Mobile Strike, Childhood Dreams, and the Grind of My Life

maxresdefaultI guess it shouldn’t surprise me, what with my being a member of several gaming related groups on Facebook (mainly related to Star Trek Online, my all-time favourite MMORPG), but most of the ads on my Facebook feed right now are for different games.  The one that keeps popping up more than most is Mobile Strike, which if the hype is to be believed is the #1 downloadable game right now (or something to that effect; it must be a big deal if Arnold Schwarzenegger is associated with it). What gets me most about the different ads for this game is how blatantly they try to sell the experience. The ads take you from playing a game on your phone to actually being a hero in combat, leading your forces and fighting for domination. What gets me about that approach, in particular, is that it’s just not true.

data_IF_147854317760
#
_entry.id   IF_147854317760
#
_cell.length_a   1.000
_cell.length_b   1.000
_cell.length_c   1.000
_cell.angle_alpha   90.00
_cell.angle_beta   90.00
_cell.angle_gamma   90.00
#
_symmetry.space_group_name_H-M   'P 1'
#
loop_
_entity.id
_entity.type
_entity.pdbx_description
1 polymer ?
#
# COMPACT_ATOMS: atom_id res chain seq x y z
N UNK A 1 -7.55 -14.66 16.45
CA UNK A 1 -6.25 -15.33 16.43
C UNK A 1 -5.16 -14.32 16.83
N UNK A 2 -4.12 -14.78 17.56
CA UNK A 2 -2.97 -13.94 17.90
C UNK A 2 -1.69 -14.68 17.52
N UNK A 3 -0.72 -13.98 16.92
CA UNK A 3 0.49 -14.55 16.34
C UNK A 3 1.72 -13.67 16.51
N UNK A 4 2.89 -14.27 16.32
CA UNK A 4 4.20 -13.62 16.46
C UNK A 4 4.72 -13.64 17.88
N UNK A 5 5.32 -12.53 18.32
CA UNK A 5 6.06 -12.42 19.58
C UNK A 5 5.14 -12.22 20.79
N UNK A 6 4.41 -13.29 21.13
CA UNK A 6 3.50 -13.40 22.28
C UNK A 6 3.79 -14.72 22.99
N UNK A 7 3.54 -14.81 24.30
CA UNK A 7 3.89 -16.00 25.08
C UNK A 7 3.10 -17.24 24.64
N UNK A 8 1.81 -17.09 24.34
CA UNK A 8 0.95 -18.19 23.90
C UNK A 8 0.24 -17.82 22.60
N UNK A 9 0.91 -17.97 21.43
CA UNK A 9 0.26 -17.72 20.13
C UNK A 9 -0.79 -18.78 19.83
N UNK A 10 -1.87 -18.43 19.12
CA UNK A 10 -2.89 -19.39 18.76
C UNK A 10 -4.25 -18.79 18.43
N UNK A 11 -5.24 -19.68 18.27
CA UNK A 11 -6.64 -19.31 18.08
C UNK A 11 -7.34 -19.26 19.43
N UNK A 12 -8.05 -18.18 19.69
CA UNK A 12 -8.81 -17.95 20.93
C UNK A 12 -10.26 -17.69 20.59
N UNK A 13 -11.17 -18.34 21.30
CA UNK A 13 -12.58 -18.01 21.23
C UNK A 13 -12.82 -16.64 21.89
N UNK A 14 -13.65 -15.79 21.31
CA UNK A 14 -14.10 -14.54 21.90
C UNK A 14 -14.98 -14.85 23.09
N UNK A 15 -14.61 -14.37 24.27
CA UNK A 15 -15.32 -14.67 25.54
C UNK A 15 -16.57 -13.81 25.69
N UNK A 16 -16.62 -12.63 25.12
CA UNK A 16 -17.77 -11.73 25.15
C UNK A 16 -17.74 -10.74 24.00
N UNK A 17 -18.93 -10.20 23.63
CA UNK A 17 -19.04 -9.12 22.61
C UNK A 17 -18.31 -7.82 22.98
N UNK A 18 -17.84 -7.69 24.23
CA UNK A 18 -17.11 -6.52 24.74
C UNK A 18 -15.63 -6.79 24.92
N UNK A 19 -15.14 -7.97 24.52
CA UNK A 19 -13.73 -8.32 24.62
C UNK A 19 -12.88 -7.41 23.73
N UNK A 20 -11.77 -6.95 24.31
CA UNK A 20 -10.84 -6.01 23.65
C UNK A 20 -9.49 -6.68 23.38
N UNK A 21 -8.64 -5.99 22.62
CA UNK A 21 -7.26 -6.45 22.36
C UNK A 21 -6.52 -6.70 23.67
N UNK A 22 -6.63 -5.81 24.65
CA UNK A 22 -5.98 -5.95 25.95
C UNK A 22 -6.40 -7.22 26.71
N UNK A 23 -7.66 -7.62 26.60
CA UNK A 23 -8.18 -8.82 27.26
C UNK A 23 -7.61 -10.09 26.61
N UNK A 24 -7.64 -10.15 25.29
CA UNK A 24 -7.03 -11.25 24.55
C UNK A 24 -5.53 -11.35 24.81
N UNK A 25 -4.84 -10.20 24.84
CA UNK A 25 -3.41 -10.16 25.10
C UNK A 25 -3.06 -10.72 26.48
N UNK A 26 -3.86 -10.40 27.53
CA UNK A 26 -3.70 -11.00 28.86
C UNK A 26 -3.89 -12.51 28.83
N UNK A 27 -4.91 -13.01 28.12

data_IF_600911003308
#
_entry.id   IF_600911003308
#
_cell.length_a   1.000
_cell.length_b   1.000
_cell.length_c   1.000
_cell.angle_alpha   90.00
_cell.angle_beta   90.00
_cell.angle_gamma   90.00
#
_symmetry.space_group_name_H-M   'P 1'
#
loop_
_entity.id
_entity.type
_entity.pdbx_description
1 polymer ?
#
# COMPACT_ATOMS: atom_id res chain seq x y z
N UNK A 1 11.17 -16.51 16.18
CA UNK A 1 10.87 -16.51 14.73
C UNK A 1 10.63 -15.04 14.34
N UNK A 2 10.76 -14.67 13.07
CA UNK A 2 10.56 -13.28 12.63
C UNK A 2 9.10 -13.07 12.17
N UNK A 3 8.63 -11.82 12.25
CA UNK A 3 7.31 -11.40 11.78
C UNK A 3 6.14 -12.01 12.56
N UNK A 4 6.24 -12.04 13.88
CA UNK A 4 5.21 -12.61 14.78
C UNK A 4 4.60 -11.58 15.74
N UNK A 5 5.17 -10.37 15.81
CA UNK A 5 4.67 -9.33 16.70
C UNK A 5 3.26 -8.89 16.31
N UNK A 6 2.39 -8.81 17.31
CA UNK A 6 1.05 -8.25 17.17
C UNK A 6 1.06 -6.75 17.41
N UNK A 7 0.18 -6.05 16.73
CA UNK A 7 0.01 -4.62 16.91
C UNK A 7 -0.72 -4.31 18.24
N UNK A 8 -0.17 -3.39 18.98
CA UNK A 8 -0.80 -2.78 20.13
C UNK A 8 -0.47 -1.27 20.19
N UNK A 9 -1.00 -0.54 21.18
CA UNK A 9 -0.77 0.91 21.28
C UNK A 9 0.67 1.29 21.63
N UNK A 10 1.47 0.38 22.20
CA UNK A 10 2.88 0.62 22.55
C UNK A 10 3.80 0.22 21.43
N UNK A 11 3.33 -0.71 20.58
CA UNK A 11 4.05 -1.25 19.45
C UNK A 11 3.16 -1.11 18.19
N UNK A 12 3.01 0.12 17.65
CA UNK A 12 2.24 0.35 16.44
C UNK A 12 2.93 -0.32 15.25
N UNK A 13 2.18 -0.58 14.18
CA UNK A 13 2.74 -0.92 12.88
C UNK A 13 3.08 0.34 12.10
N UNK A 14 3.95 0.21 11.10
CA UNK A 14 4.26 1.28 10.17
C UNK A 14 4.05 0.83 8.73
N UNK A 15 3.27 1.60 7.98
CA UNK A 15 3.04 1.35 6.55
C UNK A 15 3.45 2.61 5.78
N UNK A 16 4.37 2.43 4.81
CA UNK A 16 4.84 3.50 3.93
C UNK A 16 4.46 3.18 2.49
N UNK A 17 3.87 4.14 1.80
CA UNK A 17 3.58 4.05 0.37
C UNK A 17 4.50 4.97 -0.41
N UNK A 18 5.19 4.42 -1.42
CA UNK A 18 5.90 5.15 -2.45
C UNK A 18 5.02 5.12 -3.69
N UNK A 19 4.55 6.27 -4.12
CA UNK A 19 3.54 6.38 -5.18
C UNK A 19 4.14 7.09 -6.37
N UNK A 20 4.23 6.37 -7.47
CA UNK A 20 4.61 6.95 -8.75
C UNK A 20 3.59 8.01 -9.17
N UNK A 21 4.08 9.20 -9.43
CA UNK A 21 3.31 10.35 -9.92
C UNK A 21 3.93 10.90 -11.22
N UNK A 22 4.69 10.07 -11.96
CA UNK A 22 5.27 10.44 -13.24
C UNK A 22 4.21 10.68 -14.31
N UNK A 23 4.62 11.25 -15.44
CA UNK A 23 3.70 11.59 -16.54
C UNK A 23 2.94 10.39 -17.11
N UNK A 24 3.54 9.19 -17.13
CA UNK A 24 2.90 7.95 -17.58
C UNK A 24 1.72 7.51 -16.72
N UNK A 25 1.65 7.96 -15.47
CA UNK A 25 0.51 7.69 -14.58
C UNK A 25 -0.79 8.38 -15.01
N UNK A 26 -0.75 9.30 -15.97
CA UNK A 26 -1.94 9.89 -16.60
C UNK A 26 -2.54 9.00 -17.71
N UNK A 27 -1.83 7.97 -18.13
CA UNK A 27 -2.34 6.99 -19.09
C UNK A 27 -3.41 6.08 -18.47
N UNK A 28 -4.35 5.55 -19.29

I will readily admit I love computer games. Whether I’m trying to outsmart the computer players in Civilization V, or boldly going where no man has gone before on the bridge of my ship in Star Trek Online, playing through computer games is a very diverting hobby for me. Part of the appeal, to be sure, is simple stress relief (blowing shit up is a hell of a lot of fun), but part of it is also the chance to vicariously live out a story that is dramatically different from my own. Take Star Trek Online, for example. The way the game works, you can create multiple characters (if you so choose), but each one progresses through what is more or less the same storyline. In my case, having created 5 different characters, this means that I’ve played through most episodes of the story at least 5 times. There’s actually one particular episode I’ve played through a grand total of 15 different times (playing multiple times with each character means that you get better gear for each character). By that point, however, there really isn’t much of a story left anymore, meaning that I’ve spent countless hours creating a story to go along with the story that’s already present in the game. I can tell you who each of my characters are, what their personalities are like, what their life stories are, and even why they chose the name for their ships that they did.